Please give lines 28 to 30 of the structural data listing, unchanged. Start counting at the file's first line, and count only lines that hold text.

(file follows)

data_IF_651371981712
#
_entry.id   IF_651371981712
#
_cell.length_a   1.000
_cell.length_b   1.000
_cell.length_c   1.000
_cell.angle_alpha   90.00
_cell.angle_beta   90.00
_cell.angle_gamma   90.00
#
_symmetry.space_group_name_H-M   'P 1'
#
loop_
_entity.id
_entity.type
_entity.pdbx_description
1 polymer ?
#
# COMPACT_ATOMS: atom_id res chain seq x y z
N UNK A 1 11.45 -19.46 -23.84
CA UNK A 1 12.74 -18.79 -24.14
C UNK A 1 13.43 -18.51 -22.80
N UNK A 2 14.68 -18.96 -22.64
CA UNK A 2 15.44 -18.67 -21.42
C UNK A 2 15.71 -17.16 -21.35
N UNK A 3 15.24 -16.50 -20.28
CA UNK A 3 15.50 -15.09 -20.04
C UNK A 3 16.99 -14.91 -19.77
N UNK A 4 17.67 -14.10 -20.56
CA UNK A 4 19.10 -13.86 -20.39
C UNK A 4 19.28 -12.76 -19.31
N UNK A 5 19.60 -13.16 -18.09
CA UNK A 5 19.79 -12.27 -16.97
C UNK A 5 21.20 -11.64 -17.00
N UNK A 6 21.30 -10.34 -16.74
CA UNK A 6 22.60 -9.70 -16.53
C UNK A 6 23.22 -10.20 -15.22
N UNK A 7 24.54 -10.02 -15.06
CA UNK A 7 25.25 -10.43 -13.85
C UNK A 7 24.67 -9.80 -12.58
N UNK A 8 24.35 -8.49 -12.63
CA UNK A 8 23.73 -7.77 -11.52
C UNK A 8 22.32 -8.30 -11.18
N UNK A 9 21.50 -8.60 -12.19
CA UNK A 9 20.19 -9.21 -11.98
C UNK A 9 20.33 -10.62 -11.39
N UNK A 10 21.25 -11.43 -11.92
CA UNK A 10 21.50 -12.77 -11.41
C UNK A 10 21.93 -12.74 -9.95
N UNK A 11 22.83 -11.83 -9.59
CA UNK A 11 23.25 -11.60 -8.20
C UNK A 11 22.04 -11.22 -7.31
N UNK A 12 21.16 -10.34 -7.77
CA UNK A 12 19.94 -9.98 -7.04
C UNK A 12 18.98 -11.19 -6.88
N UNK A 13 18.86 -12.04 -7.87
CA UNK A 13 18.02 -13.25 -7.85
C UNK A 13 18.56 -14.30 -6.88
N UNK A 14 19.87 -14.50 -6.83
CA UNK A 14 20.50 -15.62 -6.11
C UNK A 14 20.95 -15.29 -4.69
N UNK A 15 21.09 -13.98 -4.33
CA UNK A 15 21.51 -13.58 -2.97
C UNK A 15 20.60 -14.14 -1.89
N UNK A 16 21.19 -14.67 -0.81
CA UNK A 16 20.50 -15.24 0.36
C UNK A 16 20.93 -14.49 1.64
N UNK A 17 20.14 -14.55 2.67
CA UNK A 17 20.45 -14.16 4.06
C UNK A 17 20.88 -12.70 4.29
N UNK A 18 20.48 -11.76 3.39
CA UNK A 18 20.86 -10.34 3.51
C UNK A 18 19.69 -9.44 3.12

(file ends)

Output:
CA UNK A 3 15.50 -15.09 -20.04
C UNK A 3 16.99 -14.91 -19.77
N UNK A 4 17.67 -14.10 -20.56